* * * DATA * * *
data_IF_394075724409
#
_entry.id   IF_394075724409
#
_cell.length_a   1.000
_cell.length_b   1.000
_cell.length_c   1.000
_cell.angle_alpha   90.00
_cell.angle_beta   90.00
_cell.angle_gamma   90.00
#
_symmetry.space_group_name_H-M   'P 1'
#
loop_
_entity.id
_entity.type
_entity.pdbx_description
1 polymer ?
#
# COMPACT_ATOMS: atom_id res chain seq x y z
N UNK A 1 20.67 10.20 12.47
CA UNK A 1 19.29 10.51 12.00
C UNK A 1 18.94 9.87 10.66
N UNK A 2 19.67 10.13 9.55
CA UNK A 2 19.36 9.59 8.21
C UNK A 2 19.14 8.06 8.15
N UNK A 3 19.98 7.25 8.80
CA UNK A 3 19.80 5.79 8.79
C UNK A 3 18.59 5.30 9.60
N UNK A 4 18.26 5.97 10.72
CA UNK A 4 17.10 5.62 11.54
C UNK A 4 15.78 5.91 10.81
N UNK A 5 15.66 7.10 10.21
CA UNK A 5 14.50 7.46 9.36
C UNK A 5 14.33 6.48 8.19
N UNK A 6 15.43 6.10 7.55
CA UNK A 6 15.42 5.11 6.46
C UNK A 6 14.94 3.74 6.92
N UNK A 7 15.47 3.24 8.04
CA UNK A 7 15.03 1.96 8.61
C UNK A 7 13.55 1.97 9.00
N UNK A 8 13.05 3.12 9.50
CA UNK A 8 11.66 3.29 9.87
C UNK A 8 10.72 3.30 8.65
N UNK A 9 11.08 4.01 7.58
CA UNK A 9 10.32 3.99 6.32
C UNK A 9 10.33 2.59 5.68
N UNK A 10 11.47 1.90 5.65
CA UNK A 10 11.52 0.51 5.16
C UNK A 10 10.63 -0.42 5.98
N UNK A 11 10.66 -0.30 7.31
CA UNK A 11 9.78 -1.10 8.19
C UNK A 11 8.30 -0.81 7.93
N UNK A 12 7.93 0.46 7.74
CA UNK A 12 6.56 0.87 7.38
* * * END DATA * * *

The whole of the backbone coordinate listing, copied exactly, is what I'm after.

data_IF_394075724409
#
_entry.id   IF_394075724409
#
_cell.length_a   1.000
_cell.length_b   1.000
_cell.length_c   1.000
_cell.angle_alpha   90.00
_cell.angle_beta   90.00
_cell.angle_gamma   90.00
#
_symmetry.space_group_name_H-M   'P 1'
#
loop_
_entity.id
_entity.type
_entity.pdbx_description
1 polymer ?
#
# COMPACT_ATOMS: atom_id res chain seq x y z
N UNK A 1 20.67 10.20 12.47
CA UNK A 1 19.29 10.51 12.00
C UNK A 1 18.94 9.87 10.66
N UNK A 2 19.67 10.13 9.55
CA UNK A 2 19.36 9.59 8.21
C UNK A 2 19.14 8.06 8.15
N UNK A 3 19.98 7.25 8.80
CA UNK A 3 19.80 5.79 8.79
C UNK A 3 18.59 5.30 9.60
N UNK A 4 18.26 5.97 10.72
CA UNK A 4 17.10 5.62 11.54
C UNK A 4 15.78 5.91 10.81
N UNK A 5 15.66 7.10 10.21
CA UNK A 5 14.50 7.46 9.36
C UNK A 5 14.33 6.48 8.19
N UNK A 6 15.43 6.10 7.55
CA UNK A 6 15.42 5.11 6.46
C UNK A 6 14.94 3.74 6.92
N UNK A 7 15.47 3.24 8.04
CA UNK A 7 15.03 1.96 8.61
C UNK A 7 13.55 1.97 9.00
N UNK A 8 13.05 3.12 9.50
CA UNK A 8 11.66 3.29 9.87
C UNK A 8 10.72 3.30 8.65
N UNK A 9 11.08 4.01 7.58
CA UNK A 9 10.32 3.99 6.32
C UNK A 9 10.33 2.59 5.68
N UNK A 10 11.47 1.90 5.65
CA UNK A 10 11.52 0.51 5.16
C UNK A 10 10.63 -0.42 5.98
N UNK A 11 10.66 -0.30 7.31
CA UNK A 11 9.78 -1.10 8.19
C UNK A 11 8.30 -0.81 7.93
N UNK A 12 7.93 0.46 7.74
CA UNK A 12 6.56 0.87 7.38